As often as I can, and with a clear conscience that my business trips do not appear to resemble boondoggles of any sort, I try to work in a hike or two after the end of a business travel day. In my luggage is packed a collapsible hiking stick, hiking boots, socks, appropriate day hike gear (a single bottle lumbar pack, flashlight, trail bar, compass, etc.) wicking shirt, jacket and a hat. Generally, I will check online a day or two before I leave for trails near where I am staying or working. But on this trip to Arizona, a co-worker recommended a visit to White Tank Mountain Regional Park in Maricopa County. Thank you, Stephanie for pointing the way to this interesting place.
The Regional Park is comprised of 30,000 acres of sharp rocky ridges, alluvial fans, saguaro cactus, flood-carved canyons and hundreds of petroglyphs. The north-south aligned White Tank mountains rise to 4,000 feet with most of the park facilities on the northeast section of the range. A small but diverse handful of shared use trails have been established, affording hikers of all levels to enjoy the area. Semi-developed (no electrical or water hookups) campgrounds are available for groups and individuals. Backpacking is permitted to a number of backcountry camping spots.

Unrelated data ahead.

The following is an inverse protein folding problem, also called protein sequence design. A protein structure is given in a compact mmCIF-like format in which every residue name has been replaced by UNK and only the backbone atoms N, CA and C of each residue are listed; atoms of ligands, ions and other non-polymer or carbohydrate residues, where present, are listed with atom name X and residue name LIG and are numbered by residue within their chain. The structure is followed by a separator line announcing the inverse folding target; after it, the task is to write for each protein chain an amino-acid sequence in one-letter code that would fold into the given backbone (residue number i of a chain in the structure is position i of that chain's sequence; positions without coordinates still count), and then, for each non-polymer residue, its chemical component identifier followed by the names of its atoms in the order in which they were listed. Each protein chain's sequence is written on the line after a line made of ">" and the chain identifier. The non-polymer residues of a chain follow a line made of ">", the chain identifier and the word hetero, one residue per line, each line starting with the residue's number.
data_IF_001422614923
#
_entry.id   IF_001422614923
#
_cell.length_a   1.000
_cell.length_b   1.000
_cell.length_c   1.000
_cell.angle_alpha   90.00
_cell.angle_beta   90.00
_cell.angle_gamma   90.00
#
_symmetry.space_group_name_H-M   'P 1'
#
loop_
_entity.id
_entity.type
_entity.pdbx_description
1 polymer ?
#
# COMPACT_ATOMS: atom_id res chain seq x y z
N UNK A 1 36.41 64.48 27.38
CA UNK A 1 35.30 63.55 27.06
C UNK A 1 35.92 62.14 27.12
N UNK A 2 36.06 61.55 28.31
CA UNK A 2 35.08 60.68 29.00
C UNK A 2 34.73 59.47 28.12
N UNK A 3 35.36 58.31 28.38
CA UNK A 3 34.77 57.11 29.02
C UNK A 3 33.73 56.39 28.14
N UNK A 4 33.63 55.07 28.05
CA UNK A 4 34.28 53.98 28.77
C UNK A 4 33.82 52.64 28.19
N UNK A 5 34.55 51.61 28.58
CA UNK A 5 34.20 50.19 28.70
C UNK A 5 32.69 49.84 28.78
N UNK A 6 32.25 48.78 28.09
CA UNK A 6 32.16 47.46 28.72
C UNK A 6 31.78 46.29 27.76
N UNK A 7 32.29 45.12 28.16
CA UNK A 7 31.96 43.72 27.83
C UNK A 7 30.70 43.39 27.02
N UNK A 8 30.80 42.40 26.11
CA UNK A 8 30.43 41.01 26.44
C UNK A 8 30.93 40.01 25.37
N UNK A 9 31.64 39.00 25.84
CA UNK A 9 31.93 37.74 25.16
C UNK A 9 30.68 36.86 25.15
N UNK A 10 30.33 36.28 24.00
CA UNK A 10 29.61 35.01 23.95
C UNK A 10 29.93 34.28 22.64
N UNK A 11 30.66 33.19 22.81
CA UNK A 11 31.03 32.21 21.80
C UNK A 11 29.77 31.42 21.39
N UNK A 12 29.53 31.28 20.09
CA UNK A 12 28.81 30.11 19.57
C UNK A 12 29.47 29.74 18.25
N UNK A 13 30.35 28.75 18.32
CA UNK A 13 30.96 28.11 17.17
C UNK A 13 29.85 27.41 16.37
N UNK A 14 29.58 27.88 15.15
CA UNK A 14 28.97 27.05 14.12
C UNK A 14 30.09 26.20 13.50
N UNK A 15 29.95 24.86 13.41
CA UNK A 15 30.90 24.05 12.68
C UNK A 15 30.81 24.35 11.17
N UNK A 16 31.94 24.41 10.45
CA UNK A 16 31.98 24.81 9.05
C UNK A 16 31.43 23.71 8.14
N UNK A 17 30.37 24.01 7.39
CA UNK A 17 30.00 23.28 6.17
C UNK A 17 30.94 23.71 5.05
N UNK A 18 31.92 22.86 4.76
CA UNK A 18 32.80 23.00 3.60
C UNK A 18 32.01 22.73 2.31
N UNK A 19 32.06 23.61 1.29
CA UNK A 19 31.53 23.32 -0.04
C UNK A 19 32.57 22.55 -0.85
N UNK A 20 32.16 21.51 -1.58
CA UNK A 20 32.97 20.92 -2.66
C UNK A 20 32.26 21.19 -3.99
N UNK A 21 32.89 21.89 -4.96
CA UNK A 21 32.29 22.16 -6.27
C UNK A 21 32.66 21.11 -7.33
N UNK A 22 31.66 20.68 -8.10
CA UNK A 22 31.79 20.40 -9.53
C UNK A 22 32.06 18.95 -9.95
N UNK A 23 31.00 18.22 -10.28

The park’s entrance is equipped with a modern and welcoming nature center staffed with fulltime and volunteer rangers who can direct you to trailheads and point out many of the park’s features which include flush toilets, guided tours and talks, playgrounds, ramadas complete with picnic tables and barbeques. The nature center also offers gifts, water and snacks for visitors. It shares a roof with classrooms and a public library. The building is adorned with public art, educational outdoor displays, a labyrinth and vista viewing benches. The park has something for anyone who enjoys being outdoors.
Since time was short and shadows were becoming longer, I elected to primarily hike Waterfall Canyon with a few side jaunts added to check other trailheads and vistas. It’s a short 2 mile walk into a canyon worn from centuries of flashfloods to one of the many “tanks” found in the area. These shallow granitic depressions are carved out at the base of steep water draws, creating natural pools or tanks that are no doubt frequented by wildlife all year.
In addition to viewing one of these ponds, the trail is lined with hundreds of ancient petroglyphs. Pamphlets and ranger talks help to enlighten visitors of their meaning and historical significance. Fortunately, these marks of ancient peoples have been treated with respect as little vandalism is apparent anywhere.
The park is certainly worth a visit if you’re in the Phoenix area. Though there is only about 25 total miles of trails throughout, the elevated views of the valley floor make for an impressive sight and a nice payoff for your hiking efforts. The saguaro, cholla and other cactus are very impressive with their abundance and softening texture to an otherwise barren landscape. The facilities are clean and well appointed throughout. Maricopa country should be proud of the good work they’ve done to make the park a destination for visitors and residents alike.